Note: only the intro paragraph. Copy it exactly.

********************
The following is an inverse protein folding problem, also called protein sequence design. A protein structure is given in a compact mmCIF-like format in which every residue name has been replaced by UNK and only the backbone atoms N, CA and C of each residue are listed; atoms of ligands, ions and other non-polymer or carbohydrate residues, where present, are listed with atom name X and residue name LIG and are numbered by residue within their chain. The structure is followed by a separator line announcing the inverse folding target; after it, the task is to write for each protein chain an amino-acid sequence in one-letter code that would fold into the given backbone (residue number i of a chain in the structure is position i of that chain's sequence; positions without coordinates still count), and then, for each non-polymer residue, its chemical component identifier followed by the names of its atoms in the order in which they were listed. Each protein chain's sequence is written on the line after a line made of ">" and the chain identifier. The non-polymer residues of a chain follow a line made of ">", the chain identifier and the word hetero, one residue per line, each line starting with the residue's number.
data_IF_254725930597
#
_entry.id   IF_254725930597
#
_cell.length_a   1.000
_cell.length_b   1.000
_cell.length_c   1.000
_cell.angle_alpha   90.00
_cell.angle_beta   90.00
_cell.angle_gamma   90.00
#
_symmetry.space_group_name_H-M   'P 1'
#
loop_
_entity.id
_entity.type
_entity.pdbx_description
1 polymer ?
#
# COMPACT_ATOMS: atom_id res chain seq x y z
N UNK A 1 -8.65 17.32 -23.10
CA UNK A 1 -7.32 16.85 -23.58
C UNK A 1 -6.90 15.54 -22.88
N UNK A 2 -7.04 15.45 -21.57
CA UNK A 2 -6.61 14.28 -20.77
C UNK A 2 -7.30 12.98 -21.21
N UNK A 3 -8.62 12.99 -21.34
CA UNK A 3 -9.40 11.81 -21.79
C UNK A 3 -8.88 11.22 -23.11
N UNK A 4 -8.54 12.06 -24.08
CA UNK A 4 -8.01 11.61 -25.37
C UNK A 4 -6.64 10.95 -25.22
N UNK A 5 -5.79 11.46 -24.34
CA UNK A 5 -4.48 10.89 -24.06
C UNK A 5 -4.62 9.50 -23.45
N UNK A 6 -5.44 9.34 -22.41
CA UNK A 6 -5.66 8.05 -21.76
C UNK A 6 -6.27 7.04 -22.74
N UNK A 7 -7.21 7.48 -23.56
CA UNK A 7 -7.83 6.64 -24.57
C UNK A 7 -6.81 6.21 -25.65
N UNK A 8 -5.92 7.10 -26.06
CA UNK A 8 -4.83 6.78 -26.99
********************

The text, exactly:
The following is an inverse protein folding problem, also called protein sequence design. A protein structure is given in a compact mmCIF-like format in which every residue name has been replaced by UNK and only the backbone atoms N, CA and C of each residue are listed; atoms of ligands, ions and other non-polymer or carbohydrate residues, where present, are listed with atom name X and residue name LIG and are numbered by residue within their chain. The structure is followed by a separator line announcing the inverse folding target; after it, the task is to write for each protein chain an amino-acid sequence in one-letter code that would fold into the given backbone (residue number i of a chain in the structure is position i of that chain's sequence; positions without coordinates still count), and then, for each non-polymer residue, its chemical component identifier followed by the names of its atoms in the order in which they were listed. Each protein chain's sequence is written on the line after a line made of ">" and the chain identifier. The non-polymer residues of a chain follow a line made of ">", the chain identifier and the word hetero, one residue per line, each line starting with the residue's number.